The philosophy of the Porsche Classic Factory Restoration department is to restore the vehicles so that they as true to the original as possible. The search for authentic small parts such as cable clamps, rubber grommets and sealing plugs for the 2.0-litre S engine proved to be difficult. “Replica parts from third-party suppliers are out of the question for us. Luckily we can reach into our ‘treasure chest’ in such cases,” says Makrutzki. Porsche Classic does not just have access to the central warehouse with currently more than 60,000 different genuine spare parts: the in-house specialists also have at their disposal the original straightening sets, frame gauges, data sheets and technical drawings.
The second great challenge was the outer skin of the Targa roof. “Today’s material has a different grain and is more robust than the original. But our customer did not like it. For this reason, we had a visually identical cover produced especially for this project. In spite of their decades of experience, our experts still had to work gradually towards achieving the right finish, that is to say its bonding and stitching,” explains Makrutzki. This has the advantage that a suitable, contemporary Targa roof cover is now already in stock for the next 911 Targa soft-window model.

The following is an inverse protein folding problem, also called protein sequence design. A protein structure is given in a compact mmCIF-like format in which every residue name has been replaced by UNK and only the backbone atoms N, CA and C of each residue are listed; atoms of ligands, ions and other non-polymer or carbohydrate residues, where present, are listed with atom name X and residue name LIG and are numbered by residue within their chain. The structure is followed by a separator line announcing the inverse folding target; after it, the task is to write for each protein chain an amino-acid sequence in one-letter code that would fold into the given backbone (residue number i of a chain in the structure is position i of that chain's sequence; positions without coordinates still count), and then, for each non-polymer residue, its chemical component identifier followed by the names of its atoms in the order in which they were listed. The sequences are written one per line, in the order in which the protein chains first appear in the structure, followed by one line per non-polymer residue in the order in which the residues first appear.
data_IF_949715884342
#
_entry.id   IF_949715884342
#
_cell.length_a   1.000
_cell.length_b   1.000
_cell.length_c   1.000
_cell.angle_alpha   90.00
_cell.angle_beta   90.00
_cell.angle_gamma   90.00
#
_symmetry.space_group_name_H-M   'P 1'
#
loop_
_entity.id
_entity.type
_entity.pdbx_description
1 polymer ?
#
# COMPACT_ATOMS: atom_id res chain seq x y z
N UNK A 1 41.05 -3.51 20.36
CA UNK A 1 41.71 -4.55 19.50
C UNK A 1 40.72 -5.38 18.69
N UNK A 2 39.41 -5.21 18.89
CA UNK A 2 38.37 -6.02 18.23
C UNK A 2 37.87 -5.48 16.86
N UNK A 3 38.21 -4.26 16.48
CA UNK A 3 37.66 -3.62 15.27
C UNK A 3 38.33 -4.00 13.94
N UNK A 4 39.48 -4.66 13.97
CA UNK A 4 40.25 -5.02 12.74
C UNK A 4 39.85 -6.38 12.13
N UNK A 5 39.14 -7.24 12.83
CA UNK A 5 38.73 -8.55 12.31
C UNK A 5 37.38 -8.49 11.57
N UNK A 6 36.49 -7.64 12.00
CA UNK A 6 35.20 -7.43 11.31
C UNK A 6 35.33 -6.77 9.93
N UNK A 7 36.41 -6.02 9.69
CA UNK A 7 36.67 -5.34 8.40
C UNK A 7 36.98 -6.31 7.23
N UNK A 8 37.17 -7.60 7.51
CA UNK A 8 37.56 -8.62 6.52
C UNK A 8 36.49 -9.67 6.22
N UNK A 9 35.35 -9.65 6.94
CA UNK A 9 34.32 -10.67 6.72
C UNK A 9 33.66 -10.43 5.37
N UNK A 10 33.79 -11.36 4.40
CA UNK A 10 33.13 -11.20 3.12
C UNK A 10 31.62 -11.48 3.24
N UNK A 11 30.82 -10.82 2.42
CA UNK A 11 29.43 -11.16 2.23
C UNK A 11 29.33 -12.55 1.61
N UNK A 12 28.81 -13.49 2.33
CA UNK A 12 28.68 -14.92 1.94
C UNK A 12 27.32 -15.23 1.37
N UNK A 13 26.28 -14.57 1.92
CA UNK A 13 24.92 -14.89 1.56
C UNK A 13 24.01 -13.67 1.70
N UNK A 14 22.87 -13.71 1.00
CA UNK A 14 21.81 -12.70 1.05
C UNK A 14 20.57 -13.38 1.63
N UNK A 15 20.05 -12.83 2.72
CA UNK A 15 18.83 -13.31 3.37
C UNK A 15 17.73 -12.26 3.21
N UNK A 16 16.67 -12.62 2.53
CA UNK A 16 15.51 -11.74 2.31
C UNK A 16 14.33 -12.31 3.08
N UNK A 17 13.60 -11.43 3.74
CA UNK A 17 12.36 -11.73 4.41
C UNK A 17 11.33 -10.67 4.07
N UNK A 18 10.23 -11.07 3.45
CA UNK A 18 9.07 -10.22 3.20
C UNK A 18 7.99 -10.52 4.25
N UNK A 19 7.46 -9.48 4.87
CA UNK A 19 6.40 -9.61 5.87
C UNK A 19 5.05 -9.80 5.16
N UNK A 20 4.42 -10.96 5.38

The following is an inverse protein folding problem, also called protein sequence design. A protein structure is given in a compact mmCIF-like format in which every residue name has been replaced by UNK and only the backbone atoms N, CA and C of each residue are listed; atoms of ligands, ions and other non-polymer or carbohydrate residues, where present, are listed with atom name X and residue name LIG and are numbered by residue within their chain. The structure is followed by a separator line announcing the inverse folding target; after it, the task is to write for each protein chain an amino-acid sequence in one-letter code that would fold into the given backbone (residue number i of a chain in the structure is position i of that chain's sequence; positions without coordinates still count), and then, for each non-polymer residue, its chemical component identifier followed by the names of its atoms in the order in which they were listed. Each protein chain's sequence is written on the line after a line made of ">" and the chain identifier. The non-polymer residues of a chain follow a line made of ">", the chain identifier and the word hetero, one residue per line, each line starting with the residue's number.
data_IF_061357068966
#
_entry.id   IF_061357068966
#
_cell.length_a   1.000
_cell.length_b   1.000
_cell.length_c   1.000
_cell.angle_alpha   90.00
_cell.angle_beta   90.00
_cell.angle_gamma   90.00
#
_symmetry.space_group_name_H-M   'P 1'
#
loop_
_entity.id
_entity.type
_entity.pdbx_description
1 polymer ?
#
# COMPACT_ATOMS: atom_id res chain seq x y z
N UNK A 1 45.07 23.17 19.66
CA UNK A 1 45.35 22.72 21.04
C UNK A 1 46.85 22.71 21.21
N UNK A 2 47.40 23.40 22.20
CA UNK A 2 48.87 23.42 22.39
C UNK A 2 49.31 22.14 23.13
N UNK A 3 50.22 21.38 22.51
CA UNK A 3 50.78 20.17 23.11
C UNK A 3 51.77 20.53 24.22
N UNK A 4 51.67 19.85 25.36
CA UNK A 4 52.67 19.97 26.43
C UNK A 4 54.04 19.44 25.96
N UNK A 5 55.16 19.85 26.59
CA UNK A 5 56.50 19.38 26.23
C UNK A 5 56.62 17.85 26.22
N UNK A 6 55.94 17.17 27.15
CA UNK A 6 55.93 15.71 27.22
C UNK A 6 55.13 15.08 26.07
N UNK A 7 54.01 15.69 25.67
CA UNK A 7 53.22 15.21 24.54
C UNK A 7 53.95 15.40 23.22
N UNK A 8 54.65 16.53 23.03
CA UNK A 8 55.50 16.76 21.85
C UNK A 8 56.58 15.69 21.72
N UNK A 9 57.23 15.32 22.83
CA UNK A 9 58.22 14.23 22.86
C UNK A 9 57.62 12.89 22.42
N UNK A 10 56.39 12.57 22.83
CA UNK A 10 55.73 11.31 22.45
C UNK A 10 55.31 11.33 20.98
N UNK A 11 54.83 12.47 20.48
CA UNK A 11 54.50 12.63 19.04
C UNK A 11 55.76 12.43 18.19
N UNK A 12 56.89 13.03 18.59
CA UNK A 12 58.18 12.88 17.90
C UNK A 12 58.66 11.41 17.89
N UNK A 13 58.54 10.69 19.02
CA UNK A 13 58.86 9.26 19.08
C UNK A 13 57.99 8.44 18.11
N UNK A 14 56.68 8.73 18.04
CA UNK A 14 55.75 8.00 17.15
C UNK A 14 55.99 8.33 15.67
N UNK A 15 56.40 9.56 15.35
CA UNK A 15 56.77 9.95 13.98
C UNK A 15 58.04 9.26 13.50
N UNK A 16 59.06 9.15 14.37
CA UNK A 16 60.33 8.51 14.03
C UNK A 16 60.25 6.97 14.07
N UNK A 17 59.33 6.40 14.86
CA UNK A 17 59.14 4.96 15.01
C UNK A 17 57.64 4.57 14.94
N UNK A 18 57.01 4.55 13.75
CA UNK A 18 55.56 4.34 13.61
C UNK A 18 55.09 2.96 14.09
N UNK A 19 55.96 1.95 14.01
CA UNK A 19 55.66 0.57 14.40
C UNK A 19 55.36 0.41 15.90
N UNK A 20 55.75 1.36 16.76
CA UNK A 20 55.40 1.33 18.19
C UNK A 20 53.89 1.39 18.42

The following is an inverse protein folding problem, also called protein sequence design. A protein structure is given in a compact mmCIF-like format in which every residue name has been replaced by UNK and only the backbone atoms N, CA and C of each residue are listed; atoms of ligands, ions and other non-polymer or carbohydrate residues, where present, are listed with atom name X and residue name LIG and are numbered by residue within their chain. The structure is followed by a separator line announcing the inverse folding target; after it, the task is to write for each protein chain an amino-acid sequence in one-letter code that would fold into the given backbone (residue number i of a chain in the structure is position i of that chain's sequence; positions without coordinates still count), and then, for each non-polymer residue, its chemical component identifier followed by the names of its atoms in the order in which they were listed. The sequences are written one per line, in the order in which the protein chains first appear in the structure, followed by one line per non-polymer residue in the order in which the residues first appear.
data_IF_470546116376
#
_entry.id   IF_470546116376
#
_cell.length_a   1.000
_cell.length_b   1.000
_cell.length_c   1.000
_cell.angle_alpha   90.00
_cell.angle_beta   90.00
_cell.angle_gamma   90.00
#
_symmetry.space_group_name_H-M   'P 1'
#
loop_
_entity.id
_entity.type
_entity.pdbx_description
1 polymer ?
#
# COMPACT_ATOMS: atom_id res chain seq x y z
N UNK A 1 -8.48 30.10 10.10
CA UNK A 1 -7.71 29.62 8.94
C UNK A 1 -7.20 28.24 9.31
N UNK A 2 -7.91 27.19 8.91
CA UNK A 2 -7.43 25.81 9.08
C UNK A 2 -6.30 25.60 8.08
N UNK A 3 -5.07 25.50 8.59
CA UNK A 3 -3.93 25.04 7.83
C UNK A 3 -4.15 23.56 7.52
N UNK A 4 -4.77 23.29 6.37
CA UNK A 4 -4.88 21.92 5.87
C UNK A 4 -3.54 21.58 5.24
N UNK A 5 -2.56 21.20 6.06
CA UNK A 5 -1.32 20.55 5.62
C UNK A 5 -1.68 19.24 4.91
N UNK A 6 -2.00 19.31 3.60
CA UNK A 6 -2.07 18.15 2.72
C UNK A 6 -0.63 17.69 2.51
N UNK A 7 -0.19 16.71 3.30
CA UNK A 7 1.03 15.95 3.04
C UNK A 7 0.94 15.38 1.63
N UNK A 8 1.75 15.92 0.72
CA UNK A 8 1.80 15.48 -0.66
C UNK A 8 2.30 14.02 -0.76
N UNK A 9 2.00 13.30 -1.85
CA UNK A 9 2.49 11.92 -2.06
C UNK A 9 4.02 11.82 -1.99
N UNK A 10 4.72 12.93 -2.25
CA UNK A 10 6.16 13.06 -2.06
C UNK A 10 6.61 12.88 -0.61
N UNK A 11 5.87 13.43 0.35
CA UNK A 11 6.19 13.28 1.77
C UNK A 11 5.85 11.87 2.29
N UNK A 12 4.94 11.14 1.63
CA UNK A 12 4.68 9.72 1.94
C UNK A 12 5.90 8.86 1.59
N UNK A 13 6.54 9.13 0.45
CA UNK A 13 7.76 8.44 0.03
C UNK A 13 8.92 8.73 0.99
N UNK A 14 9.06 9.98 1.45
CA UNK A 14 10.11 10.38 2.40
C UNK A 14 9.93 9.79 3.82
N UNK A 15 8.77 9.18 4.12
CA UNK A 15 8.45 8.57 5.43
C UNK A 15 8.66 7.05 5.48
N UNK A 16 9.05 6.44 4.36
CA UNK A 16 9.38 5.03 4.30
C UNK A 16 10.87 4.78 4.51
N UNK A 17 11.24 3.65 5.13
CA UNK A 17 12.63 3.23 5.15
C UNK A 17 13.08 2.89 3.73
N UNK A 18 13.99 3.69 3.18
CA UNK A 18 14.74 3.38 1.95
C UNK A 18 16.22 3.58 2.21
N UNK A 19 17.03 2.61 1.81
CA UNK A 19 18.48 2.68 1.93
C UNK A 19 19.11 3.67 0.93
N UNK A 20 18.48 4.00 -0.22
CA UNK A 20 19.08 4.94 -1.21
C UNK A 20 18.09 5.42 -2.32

The client also had a special wish for the coating used for the chassis parts, engine panels and air cleaner system: instead of the especially robust powder coating normally used today, he decided in favour of true originality and therefore chose application of a two-component paint in black – corresponding to the delivery condition in 1967.